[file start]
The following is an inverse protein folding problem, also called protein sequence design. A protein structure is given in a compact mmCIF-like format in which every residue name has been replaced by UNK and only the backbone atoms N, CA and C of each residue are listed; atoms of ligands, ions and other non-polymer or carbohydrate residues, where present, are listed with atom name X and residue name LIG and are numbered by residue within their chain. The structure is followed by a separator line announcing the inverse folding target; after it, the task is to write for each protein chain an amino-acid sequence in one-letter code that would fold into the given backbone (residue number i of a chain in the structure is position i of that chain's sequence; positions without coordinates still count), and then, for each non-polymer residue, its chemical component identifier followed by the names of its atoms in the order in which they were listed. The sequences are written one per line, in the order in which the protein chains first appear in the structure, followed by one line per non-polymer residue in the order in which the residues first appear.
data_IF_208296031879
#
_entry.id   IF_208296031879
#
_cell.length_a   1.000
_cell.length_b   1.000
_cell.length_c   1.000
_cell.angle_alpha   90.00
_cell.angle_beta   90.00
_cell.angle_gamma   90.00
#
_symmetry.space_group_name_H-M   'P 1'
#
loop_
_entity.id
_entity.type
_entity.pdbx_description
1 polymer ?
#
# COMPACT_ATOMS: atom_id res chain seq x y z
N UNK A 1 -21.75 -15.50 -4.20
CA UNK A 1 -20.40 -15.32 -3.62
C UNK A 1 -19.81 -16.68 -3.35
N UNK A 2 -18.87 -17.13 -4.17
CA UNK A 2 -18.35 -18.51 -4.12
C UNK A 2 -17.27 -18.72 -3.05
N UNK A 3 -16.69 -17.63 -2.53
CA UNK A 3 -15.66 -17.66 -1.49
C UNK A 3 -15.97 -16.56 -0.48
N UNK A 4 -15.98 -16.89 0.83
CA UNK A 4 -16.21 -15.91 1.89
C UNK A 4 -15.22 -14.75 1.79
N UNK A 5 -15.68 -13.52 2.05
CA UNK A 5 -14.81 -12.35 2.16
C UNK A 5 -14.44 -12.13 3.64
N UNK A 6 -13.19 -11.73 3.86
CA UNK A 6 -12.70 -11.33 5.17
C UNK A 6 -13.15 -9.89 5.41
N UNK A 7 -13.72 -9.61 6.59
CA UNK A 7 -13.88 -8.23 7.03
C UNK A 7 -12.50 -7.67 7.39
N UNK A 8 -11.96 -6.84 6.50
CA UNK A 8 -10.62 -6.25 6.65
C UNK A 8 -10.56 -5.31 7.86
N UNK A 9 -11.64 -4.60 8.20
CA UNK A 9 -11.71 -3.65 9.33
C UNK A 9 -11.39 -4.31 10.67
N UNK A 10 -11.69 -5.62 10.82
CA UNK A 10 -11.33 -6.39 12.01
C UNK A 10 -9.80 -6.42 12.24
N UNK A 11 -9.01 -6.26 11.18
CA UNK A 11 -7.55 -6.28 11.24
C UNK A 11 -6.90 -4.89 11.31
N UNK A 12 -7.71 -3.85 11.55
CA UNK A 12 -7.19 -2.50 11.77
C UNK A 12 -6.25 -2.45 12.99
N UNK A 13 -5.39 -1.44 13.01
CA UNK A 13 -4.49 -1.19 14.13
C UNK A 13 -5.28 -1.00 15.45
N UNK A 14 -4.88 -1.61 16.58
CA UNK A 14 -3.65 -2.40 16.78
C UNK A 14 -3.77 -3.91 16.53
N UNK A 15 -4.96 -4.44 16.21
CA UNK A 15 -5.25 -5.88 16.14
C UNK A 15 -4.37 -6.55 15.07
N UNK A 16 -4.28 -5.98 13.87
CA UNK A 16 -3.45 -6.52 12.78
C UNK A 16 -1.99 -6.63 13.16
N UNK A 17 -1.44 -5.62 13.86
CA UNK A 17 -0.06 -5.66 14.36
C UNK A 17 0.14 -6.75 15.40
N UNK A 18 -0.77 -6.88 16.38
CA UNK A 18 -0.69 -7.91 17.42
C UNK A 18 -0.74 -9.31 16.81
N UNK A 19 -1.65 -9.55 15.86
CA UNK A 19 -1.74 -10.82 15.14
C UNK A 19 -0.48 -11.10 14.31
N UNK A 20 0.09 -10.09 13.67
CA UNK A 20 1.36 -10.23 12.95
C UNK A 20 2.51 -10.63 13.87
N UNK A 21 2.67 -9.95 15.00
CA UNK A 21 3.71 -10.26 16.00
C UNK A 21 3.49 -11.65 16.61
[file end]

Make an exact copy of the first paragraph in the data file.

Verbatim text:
The following is an inverse protein folding problem, also called protein sequence design. A protein structure is given in a compact mmCIF-like format in which every residue name has been replaced by UNK and only the backbone atoms N, CA and C of each residue are listed; atoms of ligands, ions and other non-polymer or carbohydrate residues, where present, are listed with atom name X and residue name LIG and are numbered by residue within their chain. The structure is followed by a separator line announcing the inverse folding target; after it, the task is to write for each protein chain an amino-acid sequence in one-letter code that would fold into the given backbone (residue number i of a chain in the structure is position i of that chain's sequence; positions without coordinates still count), and then, for each non-polymer residue, its chemical component identifier followed by the names of its atoms in the order in which they were listed. The sequences are written one per line, in the order in which the protein chains first appear in the structure, followed by one line per non-polymer residue in the order in which the residues first appear.